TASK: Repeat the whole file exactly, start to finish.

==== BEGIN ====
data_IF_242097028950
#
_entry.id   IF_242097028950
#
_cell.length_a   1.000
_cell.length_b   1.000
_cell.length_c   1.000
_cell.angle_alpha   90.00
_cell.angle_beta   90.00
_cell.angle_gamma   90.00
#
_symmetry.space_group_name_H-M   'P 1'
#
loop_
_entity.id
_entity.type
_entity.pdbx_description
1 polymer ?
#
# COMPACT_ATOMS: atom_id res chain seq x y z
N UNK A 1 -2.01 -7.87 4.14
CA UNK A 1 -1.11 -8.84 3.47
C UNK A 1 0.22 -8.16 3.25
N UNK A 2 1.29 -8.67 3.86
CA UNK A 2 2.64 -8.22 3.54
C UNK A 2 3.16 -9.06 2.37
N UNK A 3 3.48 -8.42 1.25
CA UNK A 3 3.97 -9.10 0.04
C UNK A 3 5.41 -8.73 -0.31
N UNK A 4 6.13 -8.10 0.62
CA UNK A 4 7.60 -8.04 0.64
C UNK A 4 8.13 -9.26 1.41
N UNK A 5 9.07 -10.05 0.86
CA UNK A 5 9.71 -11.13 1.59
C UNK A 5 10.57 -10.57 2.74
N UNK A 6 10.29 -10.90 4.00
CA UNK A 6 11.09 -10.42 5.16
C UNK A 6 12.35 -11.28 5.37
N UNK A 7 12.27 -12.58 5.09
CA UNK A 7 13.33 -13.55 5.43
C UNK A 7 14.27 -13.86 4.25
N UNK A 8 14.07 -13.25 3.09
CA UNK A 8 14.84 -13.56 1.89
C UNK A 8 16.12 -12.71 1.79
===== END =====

data_IF_242097028950
#
_entry.id   IF_242097028950
#
_cell.length_a   1.000
_cell.length_b   1.000
_cell.length_c   1.000
_cell.angle_alpha   90.00
_cell.angle_beta   90.00
_cell.angle_gamma   90.00
#
_symmetry.space_group_name_H-M   'P 1'
#
loop_
_entity.id
_entity.type
_entity.pdbx_description
1 polymer ?
#
# COMPACT_ATOMS: atom_id res chain seq x y z
N UNK A 1 -2.01 -7.87 4.14
CA UNK A 1 -1.11 -8.84 3.47
C UNK A 1 0.22 -8.16 3.25
N UNK A 2 1.29 -8.67 3.86
CA UNK A 2 2.64 -8.22 3.54
C UNK A 2 3.16 -9.06 2.37
N UNK A 3 3.48 -8.42 1.25
CA UNK A 3 3.97 -9.10 0.04
C UNK A 3 5.41 -8.73 -0.31
N UNK A 4 6.13 -8.10 0.62
CA UNK A 4 7.60 -8.04 0.64
C UNK A 4 8.13 -9.26 1.41
N UNK A 5 9.07 -10.05 0.86
CA UNK A 5 9.71 -11.13 1.59
C UNK A 5 10.57 -10.57 2.74
N UNK A 6 10.29 -10.90 4.00
CA UNK A 6 11.09 -10.42 5.16
C UNK A 6 12.35 -11.28 5.37
N UNK A 7 12.27 -12.58 5.09
CA UNK A 7 13.33 -13.55 5.43
C UNK A 7 14.27 -13.86 4.25
N UNK A 8 14.07 -13.25 3.09
CA UNK A 8 14.84 -13.56 1.89
C UNK A 8 16.12 -12.71 1.79